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Cold Stress And Newborn Calves

06 March 2010

Calf survival in northern climates can be a challenge, according to Lanette Butler Extension Educator, Russ Daly Extension Veterinarian, and Cody Wright Extension Beef Specialist.

Death losses after birth may be due to one or more of several factors including infectious agents, dystocia, genetic abnormalities, and environmental stress. Cow nutrition also influences calf survivability, as well as the timing and type of colostrum intake. These factors, whether singular events or in combination, dramatically impact calf survival.

Infectious Agents

Cold stress can increase a calf’s susceptibility to certain diseases, such as calf scours, pneumonia, and navel infection.

Outbreaks of calf scours are often traced back to purchased foster calves from an outside herd source such as the neighbor or livestock salebarn. A sound herd health program can address infectious agents and prevent infection. Included in the program should be routine health vaccinations for your cows and calves and handling and management plans for new breeding stock (cows and bulls) and for disposal of dead animals. Management of calving and treatment facilities to reduce infectious agent buildup also should be part of your herd health program. Work with your veterinarian and follow your Beef Quality Assurance Critical Management Plan to ensure that you have the best plan for your operation in place.

Dystocia

Dystocia, or calving difficulty, can contribute to death loss at calving. Selecting light-birth-weight bulls is the best management strategy to reduce the incidence of dystocia.

Measuring the pelvic area of yearling heifers prior to the breeding season is another way to check that your females can handle calving. Heifer development programs that manage heifers to reach 65 per cent of mature body weight by breeding and 85 per cent of mature body weight at the time of calving will minimise dystocia.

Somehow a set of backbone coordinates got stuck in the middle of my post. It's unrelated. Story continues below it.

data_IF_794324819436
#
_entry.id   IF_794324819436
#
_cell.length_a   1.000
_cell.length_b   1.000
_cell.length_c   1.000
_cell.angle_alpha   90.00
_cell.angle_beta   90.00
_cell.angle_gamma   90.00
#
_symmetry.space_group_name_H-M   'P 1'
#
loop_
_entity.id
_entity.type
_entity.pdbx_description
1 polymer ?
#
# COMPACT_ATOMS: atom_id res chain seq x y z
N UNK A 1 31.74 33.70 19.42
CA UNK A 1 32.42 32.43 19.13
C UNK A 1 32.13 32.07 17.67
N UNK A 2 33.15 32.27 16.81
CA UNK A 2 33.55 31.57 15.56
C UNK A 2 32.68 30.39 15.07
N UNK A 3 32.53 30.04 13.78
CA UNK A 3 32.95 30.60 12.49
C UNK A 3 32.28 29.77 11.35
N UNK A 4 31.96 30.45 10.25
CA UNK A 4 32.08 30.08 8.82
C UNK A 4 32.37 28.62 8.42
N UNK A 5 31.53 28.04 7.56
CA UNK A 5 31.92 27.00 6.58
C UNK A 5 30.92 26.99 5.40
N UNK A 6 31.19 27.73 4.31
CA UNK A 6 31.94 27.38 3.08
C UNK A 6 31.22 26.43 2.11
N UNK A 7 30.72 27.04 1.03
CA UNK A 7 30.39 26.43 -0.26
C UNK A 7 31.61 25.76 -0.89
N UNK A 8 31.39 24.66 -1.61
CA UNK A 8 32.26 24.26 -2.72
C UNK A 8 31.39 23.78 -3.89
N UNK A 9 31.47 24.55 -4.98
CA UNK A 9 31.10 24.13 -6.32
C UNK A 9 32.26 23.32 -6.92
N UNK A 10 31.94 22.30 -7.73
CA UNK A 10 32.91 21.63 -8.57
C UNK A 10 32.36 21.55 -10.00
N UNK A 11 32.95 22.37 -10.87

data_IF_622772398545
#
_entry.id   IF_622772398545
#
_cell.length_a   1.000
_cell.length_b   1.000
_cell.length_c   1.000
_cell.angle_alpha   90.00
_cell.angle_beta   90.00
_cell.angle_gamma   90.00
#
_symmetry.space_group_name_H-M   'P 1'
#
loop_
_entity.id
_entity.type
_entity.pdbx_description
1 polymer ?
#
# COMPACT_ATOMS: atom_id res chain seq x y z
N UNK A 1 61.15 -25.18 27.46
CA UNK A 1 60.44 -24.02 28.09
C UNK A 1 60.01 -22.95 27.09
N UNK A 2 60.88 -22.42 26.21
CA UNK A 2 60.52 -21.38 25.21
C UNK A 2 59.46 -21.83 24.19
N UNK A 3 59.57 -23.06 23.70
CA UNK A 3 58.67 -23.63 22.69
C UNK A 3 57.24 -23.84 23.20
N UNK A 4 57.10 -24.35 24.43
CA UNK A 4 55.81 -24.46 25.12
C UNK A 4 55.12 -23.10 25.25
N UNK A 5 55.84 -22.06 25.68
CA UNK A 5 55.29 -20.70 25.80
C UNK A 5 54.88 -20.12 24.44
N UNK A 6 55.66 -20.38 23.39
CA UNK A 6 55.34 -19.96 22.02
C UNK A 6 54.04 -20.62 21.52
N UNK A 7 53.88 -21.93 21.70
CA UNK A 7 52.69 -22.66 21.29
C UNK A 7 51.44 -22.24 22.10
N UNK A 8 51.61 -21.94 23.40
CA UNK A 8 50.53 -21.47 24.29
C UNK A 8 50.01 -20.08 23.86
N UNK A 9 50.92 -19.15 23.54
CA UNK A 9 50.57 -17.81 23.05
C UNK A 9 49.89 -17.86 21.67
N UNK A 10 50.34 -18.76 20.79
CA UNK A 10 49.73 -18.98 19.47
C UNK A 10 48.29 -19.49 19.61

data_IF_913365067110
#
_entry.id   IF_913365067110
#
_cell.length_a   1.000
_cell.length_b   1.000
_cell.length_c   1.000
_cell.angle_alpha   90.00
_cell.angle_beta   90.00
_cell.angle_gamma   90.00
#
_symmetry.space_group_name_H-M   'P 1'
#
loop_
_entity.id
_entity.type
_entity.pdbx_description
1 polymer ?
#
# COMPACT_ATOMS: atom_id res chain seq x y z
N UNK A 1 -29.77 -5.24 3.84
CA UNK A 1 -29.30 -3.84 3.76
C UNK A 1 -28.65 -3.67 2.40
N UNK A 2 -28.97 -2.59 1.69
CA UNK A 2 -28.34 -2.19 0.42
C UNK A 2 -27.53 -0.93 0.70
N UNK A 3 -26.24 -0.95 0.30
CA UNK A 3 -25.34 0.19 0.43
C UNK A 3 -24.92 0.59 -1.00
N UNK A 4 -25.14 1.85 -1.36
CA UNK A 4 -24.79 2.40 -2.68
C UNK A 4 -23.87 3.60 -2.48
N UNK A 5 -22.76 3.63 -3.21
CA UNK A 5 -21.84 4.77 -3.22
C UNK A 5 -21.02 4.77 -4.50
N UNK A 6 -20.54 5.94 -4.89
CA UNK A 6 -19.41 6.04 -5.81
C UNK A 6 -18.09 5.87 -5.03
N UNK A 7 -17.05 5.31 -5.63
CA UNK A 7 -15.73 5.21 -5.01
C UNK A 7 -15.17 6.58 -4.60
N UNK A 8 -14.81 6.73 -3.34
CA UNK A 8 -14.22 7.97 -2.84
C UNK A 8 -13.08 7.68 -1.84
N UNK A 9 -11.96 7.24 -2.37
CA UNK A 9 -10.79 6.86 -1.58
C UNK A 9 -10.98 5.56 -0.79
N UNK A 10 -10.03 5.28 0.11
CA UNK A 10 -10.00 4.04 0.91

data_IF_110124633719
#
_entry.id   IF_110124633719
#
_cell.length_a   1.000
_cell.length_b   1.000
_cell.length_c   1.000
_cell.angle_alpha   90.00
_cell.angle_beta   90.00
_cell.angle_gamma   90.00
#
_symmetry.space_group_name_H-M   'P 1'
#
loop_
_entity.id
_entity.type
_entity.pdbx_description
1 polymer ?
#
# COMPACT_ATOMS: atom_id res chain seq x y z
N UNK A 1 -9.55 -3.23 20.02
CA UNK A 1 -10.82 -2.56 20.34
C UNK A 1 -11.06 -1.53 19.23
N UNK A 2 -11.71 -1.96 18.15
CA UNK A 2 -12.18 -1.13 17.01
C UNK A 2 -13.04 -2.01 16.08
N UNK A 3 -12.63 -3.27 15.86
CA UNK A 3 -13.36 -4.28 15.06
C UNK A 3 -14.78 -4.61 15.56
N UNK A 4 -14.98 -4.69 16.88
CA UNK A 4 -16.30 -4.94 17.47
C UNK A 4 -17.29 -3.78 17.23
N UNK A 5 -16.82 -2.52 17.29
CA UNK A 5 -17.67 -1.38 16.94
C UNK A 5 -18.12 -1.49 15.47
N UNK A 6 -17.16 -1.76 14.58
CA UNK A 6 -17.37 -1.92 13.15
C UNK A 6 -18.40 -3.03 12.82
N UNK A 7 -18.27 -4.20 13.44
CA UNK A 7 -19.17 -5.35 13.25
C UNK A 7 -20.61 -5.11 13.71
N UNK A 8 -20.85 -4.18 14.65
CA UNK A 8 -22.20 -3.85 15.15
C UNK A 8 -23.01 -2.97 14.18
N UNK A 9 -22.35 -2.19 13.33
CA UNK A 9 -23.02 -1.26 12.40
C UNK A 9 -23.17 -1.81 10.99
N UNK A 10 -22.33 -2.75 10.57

It is a misconception that reducing the plane of nutrition prior to calving will reduce dystocia. Research has clearly demonstrated that reducing the cow’s plane of nutrition prior to calving may reduce calf birth weight, but it does not reduce dystocia. It may, in fact, reduce reduce calf survival and increase scours.

Intervention during dystocia increases calf survivability, since dystocia affects both cow and calf. Effects on the cow will be seen in the presence of immunoglobulins in the milk. Dystocia will also affect the calf’s ability to absorb immunoglobulins from the colostrum.

Dystocia during cold weather can be hard on the calf. If assistance is not offered in a timely fashion, both the cow and calf are put through undue stress. Calving facilities should be ready prior to calving season so you can provide assistance to a cow that is experiencing dystocia.

Colostrum

Colostrum provides the calf with its first mechanism against infectious agents. Contained in colostrum are various immunoglobulins and other substances which provide the first immunity against infectious agents the calf is exposed to. Colostrum also provides energy to the calf.

The calf’s ability to absorb immunoglobulins decreases rapidly with age. This is why it is recommended that calves consume colostrum within the first 2 hours following birth. Two quarts of colostrum should be administered by drench or bottle, followed by 2 more quarts 4 to 6 hours later. Gut closure will start to occur after consumption of any liquid. Once this happens, the calf’s ability to absorb immunoglobulins decreases. Colostrum quality will vary from animal to animal. Cow colostrum will have a higher concentration of antibodies than that from heifers. Colostrum from beef cows will be more concentrated in those from dairy cows.

Commercial colostrum products are on the market. These products may be termed “supplements” or “replacements.” They usually only contain antibodies against E. coli but have no antibodies against viruses or other bacteria. They also do not contain white blood cells and other immune substances that real colostrum has. Thus, these products will be less effective in passing on immunity to the newborn calf. The best source for colostrum is from within the existing cow herd. Be cautious about getting colostrum from dairies or other sources besides your own operation. Diseases can be introduced this way. An example is Johne’s disease. Mycobacterium paratuberculosis, the causative bacterium for Johne’s, is generally more prevalent in dairy animals and can be shed into the colostrum. Calves are especially susceptible to infection in the first few weeks of life.

Cow Nutrition